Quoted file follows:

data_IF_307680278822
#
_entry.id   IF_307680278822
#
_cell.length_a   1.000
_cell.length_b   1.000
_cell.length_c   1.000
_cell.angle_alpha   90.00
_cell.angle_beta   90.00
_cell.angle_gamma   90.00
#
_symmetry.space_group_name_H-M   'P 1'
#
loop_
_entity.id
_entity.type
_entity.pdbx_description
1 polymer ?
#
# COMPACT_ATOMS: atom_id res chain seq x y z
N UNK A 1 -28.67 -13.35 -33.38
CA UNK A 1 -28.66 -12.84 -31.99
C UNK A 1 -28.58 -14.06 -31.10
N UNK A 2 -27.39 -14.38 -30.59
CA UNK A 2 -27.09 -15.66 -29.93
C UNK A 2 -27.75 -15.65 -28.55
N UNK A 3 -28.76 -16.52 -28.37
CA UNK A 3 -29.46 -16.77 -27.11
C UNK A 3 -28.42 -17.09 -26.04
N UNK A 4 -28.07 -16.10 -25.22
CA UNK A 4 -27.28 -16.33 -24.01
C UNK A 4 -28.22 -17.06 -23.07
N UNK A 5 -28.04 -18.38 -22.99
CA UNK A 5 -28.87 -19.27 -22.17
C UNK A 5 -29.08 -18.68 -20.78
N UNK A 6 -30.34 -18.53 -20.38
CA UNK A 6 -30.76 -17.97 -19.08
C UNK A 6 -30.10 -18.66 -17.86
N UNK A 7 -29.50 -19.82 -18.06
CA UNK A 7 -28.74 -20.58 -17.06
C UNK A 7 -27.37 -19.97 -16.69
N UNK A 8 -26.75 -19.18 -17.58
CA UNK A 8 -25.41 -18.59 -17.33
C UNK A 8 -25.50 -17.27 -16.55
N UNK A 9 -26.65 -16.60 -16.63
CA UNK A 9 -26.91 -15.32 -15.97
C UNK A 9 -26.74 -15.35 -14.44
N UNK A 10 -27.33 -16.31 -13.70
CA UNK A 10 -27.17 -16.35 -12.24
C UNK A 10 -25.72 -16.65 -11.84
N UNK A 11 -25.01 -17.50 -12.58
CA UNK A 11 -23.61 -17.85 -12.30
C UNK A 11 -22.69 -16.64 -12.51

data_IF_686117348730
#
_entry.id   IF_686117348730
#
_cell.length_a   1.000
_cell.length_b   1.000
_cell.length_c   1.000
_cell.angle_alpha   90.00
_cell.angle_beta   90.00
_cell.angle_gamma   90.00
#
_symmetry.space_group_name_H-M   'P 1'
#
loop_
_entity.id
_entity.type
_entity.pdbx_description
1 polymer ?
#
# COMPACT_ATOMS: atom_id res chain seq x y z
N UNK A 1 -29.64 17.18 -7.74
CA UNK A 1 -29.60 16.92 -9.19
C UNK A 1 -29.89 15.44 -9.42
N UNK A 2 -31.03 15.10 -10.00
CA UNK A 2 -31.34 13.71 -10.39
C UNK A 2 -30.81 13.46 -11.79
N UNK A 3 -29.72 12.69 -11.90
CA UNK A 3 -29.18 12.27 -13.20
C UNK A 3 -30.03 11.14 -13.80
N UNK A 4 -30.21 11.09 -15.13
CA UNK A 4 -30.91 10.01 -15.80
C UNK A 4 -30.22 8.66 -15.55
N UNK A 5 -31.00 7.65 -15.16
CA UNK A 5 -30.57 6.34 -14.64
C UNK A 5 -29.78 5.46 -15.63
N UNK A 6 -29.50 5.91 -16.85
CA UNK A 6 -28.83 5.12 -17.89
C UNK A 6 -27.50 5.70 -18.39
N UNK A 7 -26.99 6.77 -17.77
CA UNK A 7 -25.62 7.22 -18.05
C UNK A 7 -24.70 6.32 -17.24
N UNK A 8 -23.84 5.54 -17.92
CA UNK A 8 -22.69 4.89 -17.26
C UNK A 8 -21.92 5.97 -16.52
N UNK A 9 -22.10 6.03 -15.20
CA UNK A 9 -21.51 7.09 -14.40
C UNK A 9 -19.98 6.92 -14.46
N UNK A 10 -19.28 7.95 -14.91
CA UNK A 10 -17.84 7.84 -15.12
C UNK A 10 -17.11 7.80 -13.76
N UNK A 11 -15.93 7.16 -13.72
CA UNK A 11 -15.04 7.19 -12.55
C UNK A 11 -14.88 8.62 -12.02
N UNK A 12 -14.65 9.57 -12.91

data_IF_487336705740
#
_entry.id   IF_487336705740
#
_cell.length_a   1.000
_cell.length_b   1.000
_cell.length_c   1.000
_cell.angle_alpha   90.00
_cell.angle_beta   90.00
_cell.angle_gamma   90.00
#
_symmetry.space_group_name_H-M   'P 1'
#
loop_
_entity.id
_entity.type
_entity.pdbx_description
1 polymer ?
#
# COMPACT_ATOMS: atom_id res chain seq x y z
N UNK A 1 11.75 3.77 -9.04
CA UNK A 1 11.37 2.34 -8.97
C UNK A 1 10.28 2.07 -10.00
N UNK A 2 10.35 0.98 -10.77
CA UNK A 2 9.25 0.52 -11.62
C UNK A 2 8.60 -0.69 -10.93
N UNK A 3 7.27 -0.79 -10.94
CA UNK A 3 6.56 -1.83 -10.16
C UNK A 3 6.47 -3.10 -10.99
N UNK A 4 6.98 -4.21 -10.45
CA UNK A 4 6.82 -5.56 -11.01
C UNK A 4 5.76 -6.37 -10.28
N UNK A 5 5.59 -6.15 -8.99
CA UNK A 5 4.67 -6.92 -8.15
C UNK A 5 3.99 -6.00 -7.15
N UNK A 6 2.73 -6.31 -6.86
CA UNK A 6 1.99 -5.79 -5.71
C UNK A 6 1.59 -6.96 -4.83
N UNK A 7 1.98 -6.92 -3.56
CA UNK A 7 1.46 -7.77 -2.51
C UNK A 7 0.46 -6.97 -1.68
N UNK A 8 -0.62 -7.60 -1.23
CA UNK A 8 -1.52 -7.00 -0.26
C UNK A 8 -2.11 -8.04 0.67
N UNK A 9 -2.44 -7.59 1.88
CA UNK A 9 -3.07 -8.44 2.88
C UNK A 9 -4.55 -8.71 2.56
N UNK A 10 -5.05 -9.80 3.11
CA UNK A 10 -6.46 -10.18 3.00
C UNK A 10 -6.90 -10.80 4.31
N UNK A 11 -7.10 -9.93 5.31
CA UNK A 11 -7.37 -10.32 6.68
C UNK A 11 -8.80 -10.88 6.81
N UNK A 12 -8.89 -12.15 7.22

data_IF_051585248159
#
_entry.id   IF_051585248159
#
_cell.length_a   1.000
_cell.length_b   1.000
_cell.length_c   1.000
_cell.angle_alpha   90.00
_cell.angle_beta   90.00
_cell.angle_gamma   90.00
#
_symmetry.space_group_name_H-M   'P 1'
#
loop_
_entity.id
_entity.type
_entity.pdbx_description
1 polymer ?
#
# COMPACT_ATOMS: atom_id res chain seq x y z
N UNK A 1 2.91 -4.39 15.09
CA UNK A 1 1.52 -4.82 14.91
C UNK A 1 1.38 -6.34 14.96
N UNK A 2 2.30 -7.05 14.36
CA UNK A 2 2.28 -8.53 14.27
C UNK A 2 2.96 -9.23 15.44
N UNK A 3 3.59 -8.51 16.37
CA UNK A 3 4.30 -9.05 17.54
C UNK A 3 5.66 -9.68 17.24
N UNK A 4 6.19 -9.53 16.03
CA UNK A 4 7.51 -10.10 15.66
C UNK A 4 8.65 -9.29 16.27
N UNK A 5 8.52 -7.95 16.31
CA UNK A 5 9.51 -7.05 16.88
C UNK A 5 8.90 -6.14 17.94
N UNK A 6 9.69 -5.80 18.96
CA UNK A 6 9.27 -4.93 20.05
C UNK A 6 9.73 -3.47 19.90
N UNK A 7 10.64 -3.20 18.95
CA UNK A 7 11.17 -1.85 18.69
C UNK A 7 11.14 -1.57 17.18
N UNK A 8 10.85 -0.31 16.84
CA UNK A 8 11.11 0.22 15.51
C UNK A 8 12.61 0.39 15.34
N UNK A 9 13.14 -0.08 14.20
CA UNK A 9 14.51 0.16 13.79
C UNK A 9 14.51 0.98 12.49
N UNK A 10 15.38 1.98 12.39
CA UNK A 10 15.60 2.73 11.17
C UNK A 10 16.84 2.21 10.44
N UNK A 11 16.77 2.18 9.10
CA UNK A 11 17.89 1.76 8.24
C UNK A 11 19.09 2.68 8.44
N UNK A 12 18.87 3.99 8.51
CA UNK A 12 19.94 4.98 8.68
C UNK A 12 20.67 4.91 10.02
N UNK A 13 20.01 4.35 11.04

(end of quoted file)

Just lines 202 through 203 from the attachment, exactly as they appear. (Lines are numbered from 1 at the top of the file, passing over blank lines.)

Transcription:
C UNK A 7 11.14 -1.57 17.18
N UNK A 8 10.85 -0.31 16.84